A million mornings ago I was dressing the window of the children’s clothing store on South Molton Street, London, where I used to work or, rather, I used to draw a paycheck from while waiting to move on to bigger and better things. Namely, a job in the music industry.It was 9 in the morning and the store was still closed, the pedestrian enclave still quiet and I was going about my business of displaying tiny clothes on tiny mannequins  when I noticed someone stopping in front of the window. I looked up and stared into Mick Jagger’s familiar features. He smiled, probably amused at the frozen disbelief painted on my young face and then walked merrily on.

It turned out to be a good omen. After sending dozens of resumes to record and management companies, recording studios and sundries, resumes painstakingly written by hand in the stockroom of same store during my lunch hour and packing them with what I was hoping were credible lies, one of the majors hired me and I left South Molton Street for the even posher Berkeley Square.

In the 15 years of my record industry career, I never came face to face with MiCk Jagger or any of the Stones again, although, between my then flatmate at the time and still best friend, we were witnesses to so many rock stars’ peccadilloes, indiscretions and funny stories to fill a book we will never write. Sometimes, such anecdotes make good dinner parties’ conversation but, by and large, since leaving the biz I have taken an active disinterest in all things music. At the beginning, it was a desire to detox and leave it all behind, then it became a habit. I will have the radio on while driving and, at times, a voice, a melody, a sound that is not reminiscent of millions already heard before will catch my imagination and I will research it, buy it and play it (strictly on cd – I confess to living a life without iPod) for weeks on end and let it go. I rarely go to concerts after having being spoiled for  years with the coveted “All Access Pass” – the need to feel the energy of the crowd left me a long time ago.

It feels like the beleaguered music industry has moved on without me. Lady Gaga would have to show me proof of identification in order for me to recognize her, that is how bad I have gotten. But last Sunday night I turned the tv on to watch a dvd (I also have to confess to not watching tv beyond Larry David and Top Chef..I know, I know…) and I spotted The 25th Rock and Roll Hall of Fame Anniversary Concert on HBO. A vaguely familiar song caught my attention and when I focused my gaze, I spotted Bono and Mick Jagger on stage, doing an awkward rendition of “Gimme Shelter”. I will restrain myself from commenting on Mick Jagger’s age – let’s just say he is old. Despite the tight hugging pants on the still youthful looking hips and the jerky moves he has been practicing for 40 years, there is no hiding the old, listless hair (have you noticed how hair’s texture changes with age??) still coiffed in a 60’s do and the not so taut skin on the famous cheekbones. But let’s forget the ungrateful signs of the time that happen to everyone’s face and that should be worn as a badge of honor (and, to his credit, he doesn’t seem to have recurred to Botox or plastic surgery); what made the performance awkward and, yes, old, was Mick’s voice, a pale shadow of his original timber, against Bono’s still clear and jagged notes.  It was positively unpleasant to listen to and “cringeworthy”.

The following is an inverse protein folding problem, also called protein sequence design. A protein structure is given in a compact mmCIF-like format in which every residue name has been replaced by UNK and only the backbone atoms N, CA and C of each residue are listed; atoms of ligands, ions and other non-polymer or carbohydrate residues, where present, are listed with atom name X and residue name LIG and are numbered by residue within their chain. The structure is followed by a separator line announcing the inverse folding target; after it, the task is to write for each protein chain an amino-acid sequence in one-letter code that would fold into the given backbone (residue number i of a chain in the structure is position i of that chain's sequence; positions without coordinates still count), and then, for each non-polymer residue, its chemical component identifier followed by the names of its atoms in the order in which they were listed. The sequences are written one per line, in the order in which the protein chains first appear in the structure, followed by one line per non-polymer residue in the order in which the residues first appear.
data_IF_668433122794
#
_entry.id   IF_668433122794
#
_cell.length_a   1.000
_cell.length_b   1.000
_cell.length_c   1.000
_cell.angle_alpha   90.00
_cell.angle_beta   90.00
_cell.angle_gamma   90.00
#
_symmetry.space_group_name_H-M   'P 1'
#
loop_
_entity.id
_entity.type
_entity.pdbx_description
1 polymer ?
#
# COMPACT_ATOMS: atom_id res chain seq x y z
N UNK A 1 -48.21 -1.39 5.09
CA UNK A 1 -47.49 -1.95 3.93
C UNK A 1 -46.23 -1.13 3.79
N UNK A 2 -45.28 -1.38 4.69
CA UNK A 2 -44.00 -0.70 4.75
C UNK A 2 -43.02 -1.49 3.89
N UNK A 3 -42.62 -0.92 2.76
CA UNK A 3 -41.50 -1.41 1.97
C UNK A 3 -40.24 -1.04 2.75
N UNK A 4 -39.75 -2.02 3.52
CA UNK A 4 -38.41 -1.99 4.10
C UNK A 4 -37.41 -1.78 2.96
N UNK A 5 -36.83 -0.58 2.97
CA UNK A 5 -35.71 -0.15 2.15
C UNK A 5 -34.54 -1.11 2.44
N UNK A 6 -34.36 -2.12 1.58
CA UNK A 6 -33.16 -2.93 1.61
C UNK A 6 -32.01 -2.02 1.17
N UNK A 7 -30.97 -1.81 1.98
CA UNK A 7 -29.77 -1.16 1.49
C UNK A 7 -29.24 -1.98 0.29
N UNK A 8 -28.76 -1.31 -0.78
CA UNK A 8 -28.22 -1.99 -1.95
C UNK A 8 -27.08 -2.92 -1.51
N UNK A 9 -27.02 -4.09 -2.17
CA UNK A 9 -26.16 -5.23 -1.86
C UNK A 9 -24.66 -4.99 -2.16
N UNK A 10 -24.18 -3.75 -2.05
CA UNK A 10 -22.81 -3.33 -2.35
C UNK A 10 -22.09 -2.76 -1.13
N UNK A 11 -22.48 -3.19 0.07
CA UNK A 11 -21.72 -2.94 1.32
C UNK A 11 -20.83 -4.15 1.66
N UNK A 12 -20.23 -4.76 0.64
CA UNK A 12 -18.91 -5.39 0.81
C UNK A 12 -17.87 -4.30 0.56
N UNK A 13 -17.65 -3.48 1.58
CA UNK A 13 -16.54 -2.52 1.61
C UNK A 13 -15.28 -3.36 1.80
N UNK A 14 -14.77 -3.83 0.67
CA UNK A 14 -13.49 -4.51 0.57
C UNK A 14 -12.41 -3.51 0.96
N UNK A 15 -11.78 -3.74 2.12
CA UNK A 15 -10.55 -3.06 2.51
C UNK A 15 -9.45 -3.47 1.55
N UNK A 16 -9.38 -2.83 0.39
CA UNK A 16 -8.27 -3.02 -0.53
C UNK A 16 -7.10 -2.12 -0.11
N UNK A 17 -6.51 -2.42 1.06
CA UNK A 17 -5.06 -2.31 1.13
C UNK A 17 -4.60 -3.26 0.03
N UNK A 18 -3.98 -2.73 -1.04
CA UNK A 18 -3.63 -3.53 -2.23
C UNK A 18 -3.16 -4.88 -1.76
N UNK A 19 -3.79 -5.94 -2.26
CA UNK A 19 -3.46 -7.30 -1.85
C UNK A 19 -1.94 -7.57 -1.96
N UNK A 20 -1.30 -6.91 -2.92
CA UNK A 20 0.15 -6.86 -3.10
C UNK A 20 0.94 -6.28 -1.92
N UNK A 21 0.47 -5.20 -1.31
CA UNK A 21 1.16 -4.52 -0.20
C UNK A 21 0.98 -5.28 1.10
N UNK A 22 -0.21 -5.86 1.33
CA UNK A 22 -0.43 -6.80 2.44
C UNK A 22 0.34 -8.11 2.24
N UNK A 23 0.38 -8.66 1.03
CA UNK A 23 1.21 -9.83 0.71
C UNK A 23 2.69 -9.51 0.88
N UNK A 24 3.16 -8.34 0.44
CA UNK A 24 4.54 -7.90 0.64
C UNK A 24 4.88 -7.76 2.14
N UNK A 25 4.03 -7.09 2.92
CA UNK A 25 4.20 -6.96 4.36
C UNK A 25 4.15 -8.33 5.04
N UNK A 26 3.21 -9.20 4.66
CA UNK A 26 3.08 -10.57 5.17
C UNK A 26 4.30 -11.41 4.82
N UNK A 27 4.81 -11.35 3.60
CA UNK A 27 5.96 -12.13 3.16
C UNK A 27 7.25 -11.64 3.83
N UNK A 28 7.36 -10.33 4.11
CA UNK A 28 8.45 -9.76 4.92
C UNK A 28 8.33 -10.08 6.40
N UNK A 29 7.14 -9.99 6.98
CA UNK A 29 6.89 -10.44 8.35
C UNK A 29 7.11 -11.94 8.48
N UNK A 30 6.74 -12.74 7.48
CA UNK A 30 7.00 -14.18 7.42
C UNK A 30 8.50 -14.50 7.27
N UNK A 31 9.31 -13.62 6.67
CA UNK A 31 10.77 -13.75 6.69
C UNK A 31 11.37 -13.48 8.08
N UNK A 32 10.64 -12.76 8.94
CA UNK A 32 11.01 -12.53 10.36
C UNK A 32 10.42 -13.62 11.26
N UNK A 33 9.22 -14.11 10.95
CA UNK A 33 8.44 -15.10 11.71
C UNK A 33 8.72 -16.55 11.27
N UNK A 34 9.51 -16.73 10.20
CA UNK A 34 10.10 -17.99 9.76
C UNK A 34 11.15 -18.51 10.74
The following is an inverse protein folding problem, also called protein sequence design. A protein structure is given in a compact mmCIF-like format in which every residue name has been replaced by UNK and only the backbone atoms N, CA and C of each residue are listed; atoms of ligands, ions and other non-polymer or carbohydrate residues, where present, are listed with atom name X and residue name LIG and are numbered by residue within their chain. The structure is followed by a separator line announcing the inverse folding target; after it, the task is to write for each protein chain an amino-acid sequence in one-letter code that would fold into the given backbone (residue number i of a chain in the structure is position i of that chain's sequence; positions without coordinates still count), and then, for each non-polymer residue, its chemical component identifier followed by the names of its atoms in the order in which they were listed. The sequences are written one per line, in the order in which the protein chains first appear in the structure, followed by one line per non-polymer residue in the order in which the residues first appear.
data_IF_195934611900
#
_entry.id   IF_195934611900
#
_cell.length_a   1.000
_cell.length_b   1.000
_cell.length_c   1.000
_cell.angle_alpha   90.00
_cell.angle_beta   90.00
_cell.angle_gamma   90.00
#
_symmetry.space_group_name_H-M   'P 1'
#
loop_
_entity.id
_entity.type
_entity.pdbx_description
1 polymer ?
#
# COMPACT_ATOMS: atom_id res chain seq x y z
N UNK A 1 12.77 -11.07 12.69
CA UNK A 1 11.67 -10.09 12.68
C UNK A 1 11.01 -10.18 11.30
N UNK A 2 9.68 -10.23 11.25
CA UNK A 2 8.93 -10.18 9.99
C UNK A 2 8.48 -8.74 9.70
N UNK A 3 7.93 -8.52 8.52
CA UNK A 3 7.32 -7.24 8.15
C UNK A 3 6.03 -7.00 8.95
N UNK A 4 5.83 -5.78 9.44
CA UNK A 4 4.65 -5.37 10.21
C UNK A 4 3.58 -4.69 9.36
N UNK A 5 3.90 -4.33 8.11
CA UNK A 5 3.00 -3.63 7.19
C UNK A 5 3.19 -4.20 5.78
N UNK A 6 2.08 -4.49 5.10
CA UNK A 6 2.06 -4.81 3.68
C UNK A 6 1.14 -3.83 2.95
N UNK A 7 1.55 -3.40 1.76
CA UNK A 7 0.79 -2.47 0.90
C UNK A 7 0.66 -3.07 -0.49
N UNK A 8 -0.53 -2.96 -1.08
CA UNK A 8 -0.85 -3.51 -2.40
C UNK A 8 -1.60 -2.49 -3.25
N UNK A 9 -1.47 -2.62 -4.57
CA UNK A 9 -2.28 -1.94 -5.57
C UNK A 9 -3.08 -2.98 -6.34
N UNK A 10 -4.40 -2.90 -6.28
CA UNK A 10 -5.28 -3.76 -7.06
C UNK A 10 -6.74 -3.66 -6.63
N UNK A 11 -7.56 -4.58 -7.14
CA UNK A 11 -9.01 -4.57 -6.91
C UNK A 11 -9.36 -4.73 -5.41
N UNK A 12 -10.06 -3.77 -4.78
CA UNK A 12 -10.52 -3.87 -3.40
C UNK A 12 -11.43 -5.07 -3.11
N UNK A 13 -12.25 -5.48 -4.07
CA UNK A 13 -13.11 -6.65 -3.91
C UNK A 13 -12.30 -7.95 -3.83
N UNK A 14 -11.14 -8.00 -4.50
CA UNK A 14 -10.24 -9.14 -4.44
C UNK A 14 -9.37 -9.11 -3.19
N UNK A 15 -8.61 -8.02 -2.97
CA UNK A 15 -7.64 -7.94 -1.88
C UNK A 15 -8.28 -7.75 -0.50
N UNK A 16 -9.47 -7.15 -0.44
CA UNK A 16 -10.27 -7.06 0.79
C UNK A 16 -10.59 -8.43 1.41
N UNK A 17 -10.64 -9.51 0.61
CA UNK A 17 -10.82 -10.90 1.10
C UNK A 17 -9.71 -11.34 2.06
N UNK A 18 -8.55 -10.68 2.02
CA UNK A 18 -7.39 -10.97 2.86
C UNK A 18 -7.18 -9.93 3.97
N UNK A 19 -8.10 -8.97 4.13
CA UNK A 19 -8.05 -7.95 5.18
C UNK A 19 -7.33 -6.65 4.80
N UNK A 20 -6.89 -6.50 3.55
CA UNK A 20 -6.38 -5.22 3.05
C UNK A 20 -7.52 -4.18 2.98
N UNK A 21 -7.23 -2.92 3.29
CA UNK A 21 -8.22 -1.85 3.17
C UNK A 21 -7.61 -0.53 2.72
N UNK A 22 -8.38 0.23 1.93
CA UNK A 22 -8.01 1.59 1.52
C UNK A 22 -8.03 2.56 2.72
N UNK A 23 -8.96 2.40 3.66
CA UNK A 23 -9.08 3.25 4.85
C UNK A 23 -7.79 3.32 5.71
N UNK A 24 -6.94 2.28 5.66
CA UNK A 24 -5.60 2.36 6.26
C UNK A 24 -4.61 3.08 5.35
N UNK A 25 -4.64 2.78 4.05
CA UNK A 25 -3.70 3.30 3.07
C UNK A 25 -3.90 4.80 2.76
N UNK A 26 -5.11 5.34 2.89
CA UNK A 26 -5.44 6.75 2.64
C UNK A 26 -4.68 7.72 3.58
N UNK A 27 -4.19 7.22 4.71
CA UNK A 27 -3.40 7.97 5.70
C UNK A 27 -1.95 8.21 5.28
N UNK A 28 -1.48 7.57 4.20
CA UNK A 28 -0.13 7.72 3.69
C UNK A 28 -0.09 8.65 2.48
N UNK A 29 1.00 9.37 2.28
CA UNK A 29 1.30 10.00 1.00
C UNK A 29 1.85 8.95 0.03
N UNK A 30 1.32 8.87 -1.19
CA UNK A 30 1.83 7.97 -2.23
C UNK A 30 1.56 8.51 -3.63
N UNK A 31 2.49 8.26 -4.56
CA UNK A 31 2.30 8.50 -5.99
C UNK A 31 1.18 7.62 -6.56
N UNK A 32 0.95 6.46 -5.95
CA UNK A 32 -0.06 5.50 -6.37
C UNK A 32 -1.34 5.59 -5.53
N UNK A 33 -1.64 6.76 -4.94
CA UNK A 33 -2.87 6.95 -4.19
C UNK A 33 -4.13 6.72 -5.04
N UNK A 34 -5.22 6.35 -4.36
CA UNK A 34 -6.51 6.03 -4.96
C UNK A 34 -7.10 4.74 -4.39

Oh, so many have wondered why the Stones keep on touring and I always thought, why not?  if millions of people are still eager to pay the outrageous ticket prices and if the band still has the stamina and the eagerness to put themselves out there. It just can’t be for the money. What I saw on my small screen made me  think that being on stage must be akin to an addiction or, maybe, Mick Jagger is just like me – still a little boy trapped inside a body he doesn’t recognize or see. And no one around to tell him otherwise.

All in all, I am glad I happened upon this collection of old timers – no, it’s not the memories it brought back but it was the sight of Bruce Springsteen(God almighty, does he look good) and Tom Morello, playing together, on a number that left me breathless. It might be time to dig up that Rage Against the Machine cd again.


1 Comment

Filed under aging

One response to “A ROCK ‘N ROLL MOMENT

  1. gingergirl

    I think it says it all when Bono is the youngest guy on the stage.

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